Tuesday, October 01, 2002

TV news shows continue to describe wacky scenarios for NJ election problems, and they are endorsed by supposed experts. One says that Torricelli can resign, and the NJ governor can appoint a replacement until Nov. 2003. Another says that the replacement would automatically get to be on the ballot next month because he will be the incumbent. Another says an incumbent Congressman can take Torricelli's place, and someone else can replace that Congressman's name on the ballot. Another says that a special election will have to be held.

None of these make any sense at all. If Torricelli resigns, then that creates a very short term vacancy that the governor can fill. But the Nov. ballot will have to have Torricelli's name on it. He was the choice of the Democratic primary, and that cannot be changed now. NJ law and elementary fairness don't allow any other alternative. Any election has to be carried out under pre-existing rules, or it is a crooked election. No action by the governor can make a 6-year US Senate term last any longer than 6 years. Ballots have already been printed. Some overseas soldiers may have already voted. There is no way that the Democrats can retain the NJ US Senate seat unless Torricelli changes his mind and somehow wins the election.

George writes: "The fix is in. The Democrats would not have had Torricelli quit unless they were sure to get someone else on the ballot instead. The NJ Supreme Court has already agreed to hear the case. That court is an appellate court. The facts can only come from a lower court. A deal must have already been struck with crooks on the NJ Supreme Court."

Maybe the US Supreme Court will have to straighten out a crooked Democratic state supreme court again. Here is a wacky theory from CounterSpin, claiming that the Democrats can just call off the election if they are losing. The idea is that if Torricelli resigns less than 30 days before an election, then the governor can appoint a temporary replacement, and it is too close before the election for the election to determine the replacement.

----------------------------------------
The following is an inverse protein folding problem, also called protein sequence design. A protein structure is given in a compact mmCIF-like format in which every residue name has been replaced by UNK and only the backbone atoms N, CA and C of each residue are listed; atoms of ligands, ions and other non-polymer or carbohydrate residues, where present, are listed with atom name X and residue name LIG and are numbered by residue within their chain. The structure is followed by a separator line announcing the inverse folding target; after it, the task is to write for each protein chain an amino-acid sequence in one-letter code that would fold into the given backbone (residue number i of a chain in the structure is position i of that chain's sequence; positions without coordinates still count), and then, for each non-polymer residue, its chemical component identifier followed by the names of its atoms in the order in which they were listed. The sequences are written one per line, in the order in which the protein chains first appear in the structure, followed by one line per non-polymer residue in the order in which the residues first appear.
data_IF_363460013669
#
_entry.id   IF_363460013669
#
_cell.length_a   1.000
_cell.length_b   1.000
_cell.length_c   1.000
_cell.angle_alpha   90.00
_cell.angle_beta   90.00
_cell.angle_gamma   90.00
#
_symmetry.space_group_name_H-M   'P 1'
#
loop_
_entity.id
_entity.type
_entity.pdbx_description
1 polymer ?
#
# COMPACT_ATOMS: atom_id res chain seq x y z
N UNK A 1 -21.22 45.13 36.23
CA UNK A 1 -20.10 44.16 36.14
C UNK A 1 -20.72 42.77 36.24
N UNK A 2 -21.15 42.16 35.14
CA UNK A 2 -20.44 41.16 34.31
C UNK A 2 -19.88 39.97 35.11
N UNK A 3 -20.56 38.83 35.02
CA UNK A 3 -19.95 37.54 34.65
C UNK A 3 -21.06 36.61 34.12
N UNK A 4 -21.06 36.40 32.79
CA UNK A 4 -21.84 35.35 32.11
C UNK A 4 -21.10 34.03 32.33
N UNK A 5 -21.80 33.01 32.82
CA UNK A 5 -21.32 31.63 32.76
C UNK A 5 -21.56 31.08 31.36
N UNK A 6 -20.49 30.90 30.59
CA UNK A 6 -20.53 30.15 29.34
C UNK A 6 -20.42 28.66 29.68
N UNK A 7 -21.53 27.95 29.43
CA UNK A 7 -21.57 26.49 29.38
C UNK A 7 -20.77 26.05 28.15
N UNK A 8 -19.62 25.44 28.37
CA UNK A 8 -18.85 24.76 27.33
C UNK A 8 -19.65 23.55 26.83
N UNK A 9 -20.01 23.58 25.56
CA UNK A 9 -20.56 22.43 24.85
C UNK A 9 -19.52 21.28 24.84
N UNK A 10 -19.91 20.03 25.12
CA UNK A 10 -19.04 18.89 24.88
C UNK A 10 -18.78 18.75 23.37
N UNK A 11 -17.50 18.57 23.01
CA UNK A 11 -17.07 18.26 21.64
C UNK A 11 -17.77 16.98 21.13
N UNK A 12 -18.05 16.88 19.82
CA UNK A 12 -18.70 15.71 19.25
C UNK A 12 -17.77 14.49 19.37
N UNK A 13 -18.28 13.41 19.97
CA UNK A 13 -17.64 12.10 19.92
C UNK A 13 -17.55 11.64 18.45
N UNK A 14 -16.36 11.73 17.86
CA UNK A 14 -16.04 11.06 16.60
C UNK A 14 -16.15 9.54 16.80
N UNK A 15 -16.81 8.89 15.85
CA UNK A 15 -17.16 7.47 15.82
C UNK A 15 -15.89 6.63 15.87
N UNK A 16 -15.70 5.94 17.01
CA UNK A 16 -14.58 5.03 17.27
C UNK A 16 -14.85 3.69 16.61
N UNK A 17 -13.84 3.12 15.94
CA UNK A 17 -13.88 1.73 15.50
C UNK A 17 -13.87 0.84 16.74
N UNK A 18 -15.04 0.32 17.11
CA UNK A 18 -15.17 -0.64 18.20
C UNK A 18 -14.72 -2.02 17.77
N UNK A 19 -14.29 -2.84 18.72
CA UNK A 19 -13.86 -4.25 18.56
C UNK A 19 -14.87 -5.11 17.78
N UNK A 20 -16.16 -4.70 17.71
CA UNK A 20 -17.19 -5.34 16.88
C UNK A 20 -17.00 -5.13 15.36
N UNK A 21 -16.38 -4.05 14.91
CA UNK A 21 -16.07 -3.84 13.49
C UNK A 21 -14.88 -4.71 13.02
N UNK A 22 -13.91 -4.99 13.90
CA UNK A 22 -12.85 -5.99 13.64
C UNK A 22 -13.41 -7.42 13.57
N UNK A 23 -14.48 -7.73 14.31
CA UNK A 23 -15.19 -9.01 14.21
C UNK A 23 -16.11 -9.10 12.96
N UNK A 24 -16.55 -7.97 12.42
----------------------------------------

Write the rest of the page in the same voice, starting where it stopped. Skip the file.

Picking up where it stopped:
I looked at the law, and the theory doesn't make any sense. The governor can fill a vacancy, but he cannot call off an election for a Senator to serve in the next term. The election will proceed as scheduled, and the winner will immediately take office. The law says:

If a vacancy shall happen in the representation of this state in the United States senate, it shall be filled at the general election next succeeding the happening thereof, unless such vacancy shall happen within thirty days next preceding such election, in which case it shall be filled by election at the second succeeding general election [or a special election].

If Torricelli resigns, then the vacancy is only in the current term. The election will take place to fill the next term, starting in Jan. 2003. If Torricelli resigns now, then the Nov. 2002 election will fill his vacancy as well as decide who serves the next term. If he resigns next week, then I guess the Nov. 2002 election will not fill the vacancy, but it will still determine who serves the next term.

If the CounterSpin theory were correct, it would be possible for an incumbent Senator, who wasn't even running for re-election, to sabotage an election just by resigning. The election is necessary for the new term, whether there is a vacancy in the old term or not. I don't see any way to read the law, except to say that Forrester and Torricelli will both be on the NJ ballot next month.

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